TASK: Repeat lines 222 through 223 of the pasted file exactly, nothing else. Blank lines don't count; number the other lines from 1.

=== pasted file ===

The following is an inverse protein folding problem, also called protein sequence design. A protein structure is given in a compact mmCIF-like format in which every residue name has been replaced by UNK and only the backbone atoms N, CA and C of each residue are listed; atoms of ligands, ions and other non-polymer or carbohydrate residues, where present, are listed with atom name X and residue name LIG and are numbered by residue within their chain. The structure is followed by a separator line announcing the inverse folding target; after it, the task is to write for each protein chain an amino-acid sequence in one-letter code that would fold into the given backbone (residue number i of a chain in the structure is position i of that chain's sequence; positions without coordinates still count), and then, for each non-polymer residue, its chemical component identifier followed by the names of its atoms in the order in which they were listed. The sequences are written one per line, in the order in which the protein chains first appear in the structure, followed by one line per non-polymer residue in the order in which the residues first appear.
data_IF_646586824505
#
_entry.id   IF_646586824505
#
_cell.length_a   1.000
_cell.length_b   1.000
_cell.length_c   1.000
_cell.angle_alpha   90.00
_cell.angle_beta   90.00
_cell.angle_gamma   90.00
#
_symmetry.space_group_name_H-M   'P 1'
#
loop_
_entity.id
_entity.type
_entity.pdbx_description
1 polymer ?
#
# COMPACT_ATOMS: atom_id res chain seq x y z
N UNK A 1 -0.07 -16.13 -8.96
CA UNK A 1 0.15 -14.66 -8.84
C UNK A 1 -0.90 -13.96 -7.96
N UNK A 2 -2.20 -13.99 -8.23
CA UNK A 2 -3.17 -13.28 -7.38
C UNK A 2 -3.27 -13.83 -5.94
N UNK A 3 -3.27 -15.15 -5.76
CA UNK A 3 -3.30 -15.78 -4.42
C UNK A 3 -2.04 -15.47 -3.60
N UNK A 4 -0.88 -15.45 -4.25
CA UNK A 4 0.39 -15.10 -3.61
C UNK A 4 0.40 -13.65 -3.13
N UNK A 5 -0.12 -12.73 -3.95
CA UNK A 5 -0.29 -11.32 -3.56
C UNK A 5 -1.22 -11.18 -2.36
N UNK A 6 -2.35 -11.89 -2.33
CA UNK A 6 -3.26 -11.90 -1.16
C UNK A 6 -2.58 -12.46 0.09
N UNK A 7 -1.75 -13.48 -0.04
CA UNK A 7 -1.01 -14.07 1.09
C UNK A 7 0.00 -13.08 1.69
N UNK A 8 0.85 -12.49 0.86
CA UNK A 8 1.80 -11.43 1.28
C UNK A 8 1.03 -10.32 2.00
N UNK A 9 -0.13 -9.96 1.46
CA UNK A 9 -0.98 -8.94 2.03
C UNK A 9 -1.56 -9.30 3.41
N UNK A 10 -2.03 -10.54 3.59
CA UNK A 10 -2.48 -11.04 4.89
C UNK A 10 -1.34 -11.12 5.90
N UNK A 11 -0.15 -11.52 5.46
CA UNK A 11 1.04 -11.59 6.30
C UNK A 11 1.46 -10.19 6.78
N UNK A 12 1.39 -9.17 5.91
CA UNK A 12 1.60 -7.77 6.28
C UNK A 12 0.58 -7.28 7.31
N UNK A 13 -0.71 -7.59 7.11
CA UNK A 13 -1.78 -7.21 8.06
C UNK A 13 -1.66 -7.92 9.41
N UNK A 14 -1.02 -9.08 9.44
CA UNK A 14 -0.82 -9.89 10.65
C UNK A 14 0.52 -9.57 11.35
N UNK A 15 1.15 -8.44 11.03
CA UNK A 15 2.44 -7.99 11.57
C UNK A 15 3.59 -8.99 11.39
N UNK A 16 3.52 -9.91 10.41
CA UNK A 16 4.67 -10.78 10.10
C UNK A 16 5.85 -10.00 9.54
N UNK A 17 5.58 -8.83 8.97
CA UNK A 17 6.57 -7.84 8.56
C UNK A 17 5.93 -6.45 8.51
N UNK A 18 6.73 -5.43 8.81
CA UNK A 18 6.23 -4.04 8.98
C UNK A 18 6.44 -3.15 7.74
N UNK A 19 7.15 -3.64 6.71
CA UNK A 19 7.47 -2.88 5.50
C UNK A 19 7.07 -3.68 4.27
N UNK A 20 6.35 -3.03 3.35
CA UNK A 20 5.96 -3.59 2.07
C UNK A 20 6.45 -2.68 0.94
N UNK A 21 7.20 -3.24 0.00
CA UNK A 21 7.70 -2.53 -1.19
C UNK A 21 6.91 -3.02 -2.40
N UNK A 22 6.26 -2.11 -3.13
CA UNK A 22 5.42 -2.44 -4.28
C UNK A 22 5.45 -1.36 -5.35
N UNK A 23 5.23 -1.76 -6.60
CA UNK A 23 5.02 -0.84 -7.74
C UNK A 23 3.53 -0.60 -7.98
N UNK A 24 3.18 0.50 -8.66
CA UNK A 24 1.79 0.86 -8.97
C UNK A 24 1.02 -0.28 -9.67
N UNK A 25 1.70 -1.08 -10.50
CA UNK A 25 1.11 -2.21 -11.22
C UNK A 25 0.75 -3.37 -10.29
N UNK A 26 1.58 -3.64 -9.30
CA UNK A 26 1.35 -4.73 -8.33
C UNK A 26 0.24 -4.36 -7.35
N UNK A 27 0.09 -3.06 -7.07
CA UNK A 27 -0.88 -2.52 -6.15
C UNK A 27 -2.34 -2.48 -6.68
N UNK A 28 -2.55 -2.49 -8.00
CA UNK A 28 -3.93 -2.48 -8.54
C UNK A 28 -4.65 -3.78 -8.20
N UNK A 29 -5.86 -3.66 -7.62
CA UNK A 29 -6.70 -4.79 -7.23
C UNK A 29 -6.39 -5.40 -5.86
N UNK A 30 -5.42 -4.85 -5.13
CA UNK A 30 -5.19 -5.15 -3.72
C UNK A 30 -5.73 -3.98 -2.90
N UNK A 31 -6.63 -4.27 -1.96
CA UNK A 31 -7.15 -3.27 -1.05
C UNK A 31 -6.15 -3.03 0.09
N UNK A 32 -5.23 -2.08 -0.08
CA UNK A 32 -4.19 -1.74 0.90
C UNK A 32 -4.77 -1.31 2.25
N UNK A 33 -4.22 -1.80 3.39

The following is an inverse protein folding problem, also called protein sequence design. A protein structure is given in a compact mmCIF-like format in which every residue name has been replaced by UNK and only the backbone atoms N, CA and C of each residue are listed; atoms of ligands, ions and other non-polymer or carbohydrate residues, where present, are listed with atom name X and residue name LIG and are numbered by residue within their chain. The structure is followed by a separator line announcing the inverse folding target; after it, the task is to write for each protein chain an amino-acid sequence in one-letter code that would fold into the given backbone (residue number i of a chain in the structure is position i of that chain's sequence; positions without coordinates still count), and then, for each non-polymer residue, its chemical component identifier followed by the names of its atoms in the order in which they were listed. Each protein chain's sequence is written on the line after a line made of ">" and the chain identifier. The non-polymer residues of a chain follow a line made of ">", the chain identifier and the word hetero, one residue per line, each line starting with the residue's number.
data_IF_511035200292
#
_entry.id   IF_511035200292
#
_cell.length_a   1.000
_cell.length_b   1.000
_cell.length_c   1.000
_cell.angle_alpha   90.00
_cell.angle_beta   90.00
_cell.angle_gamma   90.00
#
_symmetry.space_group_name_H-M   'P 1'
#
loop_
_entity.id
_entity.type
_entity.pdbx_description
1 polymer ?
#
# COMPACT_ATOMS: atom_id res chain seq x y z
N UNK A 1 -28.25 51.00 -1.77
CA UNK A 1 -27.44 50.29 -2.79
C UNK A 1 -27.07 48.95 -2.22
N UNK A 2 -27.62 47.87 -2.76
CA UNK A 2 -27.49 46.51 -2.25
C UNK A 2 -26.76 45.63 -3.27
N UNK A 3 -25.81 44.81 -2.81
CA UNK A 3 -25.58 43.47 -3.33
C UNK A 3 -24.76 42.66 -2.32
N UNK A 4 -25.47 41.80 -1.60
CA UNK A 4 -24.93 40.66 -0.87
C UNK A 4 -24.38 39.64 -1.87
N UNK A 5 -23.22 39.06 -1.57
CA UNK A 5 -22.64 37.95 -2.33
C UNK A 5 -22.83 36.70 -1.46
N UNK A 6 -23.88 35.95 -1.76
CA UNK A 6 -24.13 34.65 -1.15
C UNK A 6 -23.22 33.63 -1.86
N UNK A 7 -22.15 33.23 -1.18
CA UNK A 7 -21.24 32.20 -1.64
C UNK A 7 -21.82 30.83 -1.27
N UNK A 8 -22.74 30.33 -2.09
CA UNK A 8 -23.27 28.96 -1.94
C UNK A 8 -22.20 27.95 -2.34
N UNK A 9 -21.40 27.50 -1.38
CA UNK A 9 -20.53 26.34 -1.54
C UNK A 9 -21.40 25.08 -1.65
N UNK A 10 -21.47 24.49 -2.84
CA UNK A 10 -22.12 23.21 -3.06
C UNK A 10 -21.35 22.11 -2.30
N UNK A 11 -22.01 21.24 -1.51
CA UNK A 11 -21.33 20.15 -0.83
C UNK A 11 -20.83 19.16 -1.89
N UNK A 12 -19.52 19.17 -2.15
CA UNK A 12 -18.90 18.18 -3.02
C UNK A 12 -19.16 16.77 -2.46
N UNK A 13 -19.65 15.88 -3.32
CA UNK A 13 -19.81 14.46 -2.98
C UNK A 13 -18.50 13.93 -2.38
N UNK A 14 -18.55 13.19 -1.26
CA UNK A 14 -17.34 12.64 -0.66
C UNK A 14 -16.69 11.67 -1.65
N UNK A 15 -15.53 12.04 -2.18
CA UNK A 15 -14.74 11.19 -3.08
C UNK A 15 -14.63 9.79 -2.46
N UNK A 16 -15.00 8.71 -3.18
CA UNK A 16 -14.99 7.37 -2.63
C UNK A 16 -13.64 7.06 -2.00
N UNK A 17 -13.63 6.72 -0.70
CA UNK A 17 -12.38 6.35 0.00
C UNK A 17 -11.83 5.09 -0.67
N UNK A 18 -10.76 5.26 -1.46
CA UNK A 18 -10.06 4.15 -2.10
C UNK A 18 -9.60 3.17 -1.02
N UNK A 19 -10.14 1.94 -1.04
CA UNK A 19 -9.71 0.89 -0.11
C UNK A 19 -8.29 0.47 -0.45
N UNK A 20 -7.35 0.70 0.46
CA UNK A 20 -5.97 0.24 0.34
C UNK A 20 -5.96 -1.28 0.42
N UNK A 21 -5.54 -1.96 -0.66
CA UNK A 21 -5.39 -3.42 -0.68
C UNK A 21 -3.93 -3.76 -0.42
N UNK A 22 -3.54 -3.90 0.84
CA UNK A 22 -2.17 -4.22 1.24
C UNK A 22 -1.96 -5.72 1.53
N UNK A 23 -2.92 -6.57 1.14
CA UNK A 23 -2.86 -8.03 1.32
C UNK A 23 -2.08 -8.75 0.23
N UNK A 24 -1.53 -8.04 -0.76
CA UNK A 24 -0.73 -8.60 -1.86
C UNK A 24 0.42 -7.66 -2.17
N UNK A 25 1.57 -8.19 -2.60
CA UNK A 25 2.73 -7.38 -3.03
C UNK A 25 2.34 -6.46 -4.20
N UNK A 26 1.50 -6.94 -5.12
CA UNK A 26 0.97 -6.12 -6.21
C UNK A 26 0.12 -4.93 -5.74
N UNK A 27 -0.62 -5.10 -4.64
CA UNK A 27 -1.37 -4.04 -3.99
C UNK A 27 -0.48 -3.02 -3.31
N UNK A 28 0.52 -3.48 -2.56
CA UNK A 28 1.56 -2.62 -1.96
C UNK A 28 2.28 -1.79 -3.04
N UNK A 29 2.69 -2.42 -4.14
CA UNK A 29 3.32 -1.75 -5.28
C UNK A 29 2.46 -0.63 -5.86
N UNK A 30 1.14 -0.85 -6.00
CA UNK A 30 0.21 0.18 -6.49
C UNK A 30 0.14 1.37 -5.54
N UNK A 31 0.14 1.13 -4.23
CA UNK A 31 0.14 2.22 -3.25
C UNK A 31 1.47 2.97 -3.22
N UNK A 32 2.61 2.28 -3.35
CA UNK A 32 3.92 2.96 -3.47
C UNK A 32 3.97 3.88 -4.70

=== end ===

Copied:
CA UNK A 28 1.56 -2.62 -1.96
C UNK A 28 2.28 -1.79 -3.04